Very different than that of the first piece, this piece allowed for audience viewers to see the true depth and dimensions that each dancer exudes.
Wallis performed in a solo entitled “Perhaps” which was set on her by Hering. In this piece, Wallis incorporates a coconut into her movement vocabulary. Why a coconut you ask? And what is its symbolism? That is the magic within this piece. To me the coconut symbolized the stillness and and boredom that Wallis’ character was faced with in her relationship, but others who attended the performance digested the use of the coconut differently than I.
For me personally, that is what sets aside a good piece, and a great piece. Greatness comes from creating something that allows analysis and critical evaluations to be thought about even after the show has ended.
In speaking with Wallis after the show, she said she feels that in this show, audiences are on the outside looking in to a different world. “There’s a lot of vignettes and stories and threads and connections and relationships and conversations,” said Wallis about the entirety of the show.
Not only was the choreography and performance from the dancers something that will never be forgotten as it impacted everyone who witnessed it, but Shelley and Hering also decided to incorporate another art form into their work.
In addition to their unique style in regards to choreography, Shelley and Hering took their work a step further by incorporating projected images as a back drop and scene setter, while the company danced on the floor. As something I had not seen during a performance prior to this, I was left truly amazed with every detail that went into their work.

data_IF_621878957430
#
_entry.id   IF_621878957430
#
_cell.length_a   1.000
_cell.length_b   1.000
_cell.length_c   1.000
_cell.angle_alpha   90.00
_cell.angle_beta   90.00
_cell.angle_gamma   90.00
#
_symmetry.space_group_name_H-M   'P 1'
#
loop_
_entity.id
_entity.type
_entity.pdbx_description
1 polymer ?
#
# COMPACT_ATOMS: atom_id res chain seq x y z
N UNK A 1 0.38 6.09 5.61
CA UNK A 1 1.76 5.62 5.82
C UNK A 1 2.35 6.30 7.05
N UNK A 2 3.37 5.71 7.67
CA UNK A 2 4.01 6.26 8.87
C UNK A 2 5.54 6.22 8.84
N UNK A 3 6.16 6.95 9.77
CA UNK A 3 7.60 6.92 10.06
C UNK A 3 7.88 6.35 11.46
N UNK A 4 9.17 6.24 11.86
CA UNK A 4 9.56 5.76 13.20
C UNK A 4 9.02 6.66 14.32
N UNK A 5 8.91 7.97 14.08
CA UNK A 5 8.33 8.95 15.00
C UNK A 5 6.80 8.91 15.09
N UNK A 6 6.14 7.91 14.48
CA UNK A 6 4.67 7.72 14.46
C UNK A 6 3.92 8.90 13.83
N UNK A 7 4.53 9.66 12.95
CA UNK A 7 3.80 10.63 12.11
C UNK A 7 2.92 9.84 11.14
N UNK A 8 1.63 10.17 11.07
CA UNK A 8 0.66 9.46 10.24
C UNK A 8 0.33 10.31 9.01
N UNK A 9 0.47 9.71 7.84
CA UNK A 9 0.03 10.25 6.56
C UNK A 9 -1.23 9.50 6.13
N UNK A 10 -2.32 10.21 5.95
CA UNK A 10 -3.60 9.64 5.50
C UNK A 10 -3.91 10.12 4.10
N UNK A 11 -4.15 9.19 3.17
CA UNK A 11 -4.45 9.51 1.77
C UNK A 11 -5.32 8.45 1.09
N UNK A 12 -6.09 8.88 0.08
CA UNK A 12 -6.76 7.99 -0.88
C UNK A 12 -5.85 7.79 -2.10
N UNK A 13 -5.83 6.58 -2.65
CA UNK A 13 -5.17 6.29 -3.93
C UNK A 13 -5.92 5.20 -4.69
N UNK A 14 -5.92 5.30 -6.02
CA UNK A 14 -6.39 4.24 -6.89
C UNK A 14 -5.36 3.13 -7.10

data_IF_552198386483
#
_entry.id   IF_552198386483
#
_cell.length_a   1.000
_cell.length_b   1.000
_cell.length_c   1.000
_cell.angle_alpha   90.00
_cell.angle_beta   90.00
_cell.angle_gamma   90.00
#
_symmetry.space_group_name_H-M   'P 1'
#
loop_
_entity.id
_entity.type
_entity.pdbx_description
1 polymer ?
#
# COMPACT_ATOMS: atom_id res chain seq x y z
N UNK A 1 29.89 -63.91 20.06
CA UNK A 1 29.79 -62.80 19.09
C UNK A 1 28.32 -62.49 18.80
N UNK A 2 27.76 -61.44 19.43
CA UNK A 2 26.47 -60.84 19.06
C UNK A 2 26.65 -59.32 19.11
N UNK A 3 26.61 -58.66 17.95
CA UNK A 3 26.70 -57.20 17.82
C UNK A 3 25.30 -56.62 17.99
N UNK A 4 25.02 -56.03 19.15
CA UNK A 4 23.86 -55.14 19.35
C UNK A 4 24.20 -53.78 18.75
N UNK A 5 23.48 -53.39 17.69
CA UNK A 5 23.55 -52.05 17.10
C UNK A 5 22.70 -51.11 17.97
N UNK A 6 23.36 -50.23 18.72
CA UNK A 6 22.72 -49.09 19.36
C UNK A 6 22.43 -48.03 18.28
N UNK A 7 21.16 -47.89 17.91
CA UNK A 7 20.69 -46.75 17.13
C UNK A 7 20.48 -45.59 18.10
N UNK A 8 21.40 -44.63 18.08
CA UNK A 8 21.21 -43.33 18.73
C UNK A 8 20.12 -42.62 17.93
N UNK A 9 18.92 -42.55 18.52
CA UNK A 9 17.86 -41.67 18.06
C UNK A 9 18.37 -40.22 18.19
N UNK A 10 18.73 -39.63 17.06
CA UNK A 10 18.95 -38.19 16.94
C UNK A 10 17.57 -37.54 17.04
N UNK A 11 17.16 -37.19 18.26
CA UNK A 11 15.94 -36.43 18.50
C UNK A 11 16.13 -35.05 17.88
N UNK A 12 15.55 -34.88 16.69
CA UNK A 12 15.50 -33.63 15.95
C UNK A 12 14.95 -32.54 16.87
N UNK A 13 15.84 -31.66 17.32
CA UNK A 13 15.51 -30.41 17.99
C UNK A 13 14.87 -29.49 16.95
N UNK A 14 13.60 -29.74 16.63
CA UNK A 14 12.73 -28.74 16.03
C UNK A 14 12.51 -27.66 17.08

In a brief interview, Shelley and Hering expressed how difficult it was to get this show rehearsed and ready for its Newport debut. If I had not known that this show was put together in just a few short weeks, I would have been persuaded to think that it took months to become this seamless.
There were five different dancers, but they all came together and danced collectively even when they weren’t dancing, they were supporting each other with their energy on the sidelines. I thought it was beautiful,” said Lauren Wyble, a sophomore at the university.
Aesthetically pleasing, fulfilling and truly amazing. Kudos is definitely in order for the creativity and beauty that came out of the sum of 4 / + one.
ABOUT the AUTHOR / Ciara Speller is currently studying for her Masters Degree in Journalism at Emerson College. She recently graduated from Salve Regina University, where she received her Bachelors Degree in English Communications, with a Minor in Dance. During her time at Salve Regina, she wrote for Salve Regina's Mosaic Newspaper and contributed in making the first student run online broadcast. Ciara also took on the role of Broadcasting Editor for the Mosaic in 2012, as well as the news correspondent for SALVEToday. In the summer of 2013, Ciara interned with WMUR channel 9 news as an associate producer, as well as ABC6 in Providence, Rhode Island.